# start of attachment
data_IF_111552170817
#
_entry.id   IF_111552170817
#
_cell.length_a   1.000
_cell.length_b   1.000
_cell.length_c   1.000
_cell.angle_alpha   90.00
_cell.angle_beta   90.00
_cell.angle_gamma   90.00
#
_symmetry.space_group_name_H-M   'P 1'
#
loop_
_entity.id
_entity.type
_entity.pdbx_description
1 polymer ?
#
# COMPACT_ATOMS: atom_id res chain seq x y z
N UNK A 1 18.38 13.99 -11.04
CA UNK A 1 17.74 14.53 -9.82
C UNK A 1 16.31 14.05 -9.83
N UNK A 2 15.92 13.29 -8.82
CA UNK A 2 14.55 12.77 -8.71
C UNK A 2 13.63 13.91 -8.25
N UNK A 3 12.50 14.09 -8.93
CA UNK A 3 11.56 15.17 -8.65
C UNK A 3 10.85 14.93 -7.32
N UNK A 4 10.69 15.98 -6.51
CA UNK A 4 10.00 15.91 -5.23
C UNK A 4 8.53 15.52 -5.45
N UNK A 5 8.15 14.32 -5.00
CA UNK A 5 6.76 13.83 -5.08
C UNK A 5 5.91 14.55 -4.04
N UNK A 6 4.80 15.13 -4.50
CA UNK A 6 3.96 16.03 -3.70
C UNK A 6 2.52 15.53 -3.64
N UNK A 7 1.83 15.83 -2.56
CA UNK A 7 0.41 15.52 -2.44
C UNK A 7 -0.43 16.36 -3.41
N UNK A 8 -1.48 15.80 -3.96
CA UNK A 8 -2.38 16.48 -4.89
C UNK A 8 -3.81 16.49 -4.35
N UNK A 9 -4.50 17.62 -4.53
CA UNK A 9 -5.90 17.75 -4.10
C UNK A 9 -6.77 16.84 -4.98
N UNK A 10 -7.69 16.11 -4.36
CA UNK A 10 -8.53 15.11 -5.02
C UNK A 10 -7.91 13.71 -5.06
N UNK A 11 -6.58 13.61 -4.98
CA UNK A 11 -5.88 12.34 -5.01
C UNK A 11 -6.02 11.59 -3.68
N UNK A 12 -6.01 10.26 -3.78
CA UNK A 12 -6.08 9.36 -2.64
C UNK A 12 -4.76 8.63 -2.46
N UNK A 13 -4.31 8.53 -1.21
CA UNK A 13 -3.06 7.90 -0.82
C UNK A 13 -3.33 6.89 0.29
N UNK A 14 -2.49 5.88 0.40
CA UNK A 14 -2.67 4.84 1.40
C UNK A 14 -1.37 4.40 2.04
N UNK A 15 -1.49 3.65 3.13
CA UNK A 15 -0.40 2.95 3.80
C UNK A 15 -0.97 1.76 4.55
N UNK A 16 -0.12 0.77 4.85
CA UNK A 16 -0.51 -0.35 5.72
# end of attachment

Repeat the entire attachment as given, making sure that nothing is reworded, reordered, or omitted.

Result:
data_IF_111552170817
#
_entry.id   IF_111552170817
#
_cell.length_a   1.000
_cell.length_b   1.000
_cell.length_c   1.000
_cell.angle_alpha   90.00
_cell.angle_beta   90.00
_cell.angle_gamma   90.00
#
_symmetry.space_group_name_H-M   'P 1'
#
loop_
_entity.id
_entity.type
_entity.pdbx_description
1 polymer ?
#
# COMPACT_ATOMS: atom_id res chain seq x y z
N UNK A 1 18.38 13.99 -11.04
CA UNK A 1 17.74 14.53 -9.82
C UNK A 1 16.31 14.05 -9.83
N UNK A 2 15.92 13.29 -8.82
CA UNK A 2 14.55 12.77 -8.71
C UNK A 2 13.63 13.91 -8.25
N UNK A 3 12.50 14.09 -8.93
CA UNK A 3 11.56 15.17 -8.65
C UNK A 3 10.85 14.93 -7.32
N UNK A 4 10.69 15.98 -6.51
CA UNK A 4 10.00 15.91 -5.23
C UNK A 4 8.53 15.52 -5.45
N UNK A 5 8.15 14.32 -5.00
CA UNK A 5 6.76 13.83 -5.08
C UNK A 5 5.91 14.55 -4.04
N UNK A 6 4.80 15.13 -4.50
CA UNK A 6 3.96 16.03 -3.70
C UNK A 6 2.52 15.53 -3.64
N UNK A 7 1.83 15.83 -2.56
CA UNK A 7 0.41 15.52 -2.44
C UNK A 7 -0.43 16.36 -3.41
N UNK A 8 -1.48 15.80 -3.96
CA UNK A 8 -2.38 16.48 -4.89
C UNK A 8 -3.81 16.49 -4.35
N UNK A 9 -4.50 17.62 -4.53
CA UNK A 9 -5.90 17.75 -4.10
C UNK A 9 -6.77 16.84 -4.98
N UNK A 10 -7.69 16.11 -4.36
CA UNK A 10 -8.53 15.11 -5.02
C UNK A 10 -7.91 13.71 -5.06
N UNK A 11 -6.58 13.61 -4.98
CA UNK A 11 -5.88 12.34 -5.01
C UNK A 11 -6.02 11.59 -3.68
N UNK A 12 -6.01 10.26 -3.78
CA UNK A 12 -6.08 9.36 -2.64
C UNK A 12 -4.76 8.63 -2.46
N UNK A 13 -4.31 8.53 -1.21
CA UNK A 13 -3.06 7.90 -0.82
C UNK A 13 -3.33 6.89 0.29
N UNK A 14 -2.49 5.88 0.40
CA UNK A 14 -2.67 4.84 1.40
C UNK A 14 -1.37 4.40 2.04
N UNK A 15 -1.49 3.65 3.13
CA UNK A 15 -0.40 2.95 3.80
C UNK A 15 -0.97 1.76 4.55
N UNK A 16 -0.12 0.77 4.85
CA UNK A 16 -0.51 -0.35 5.72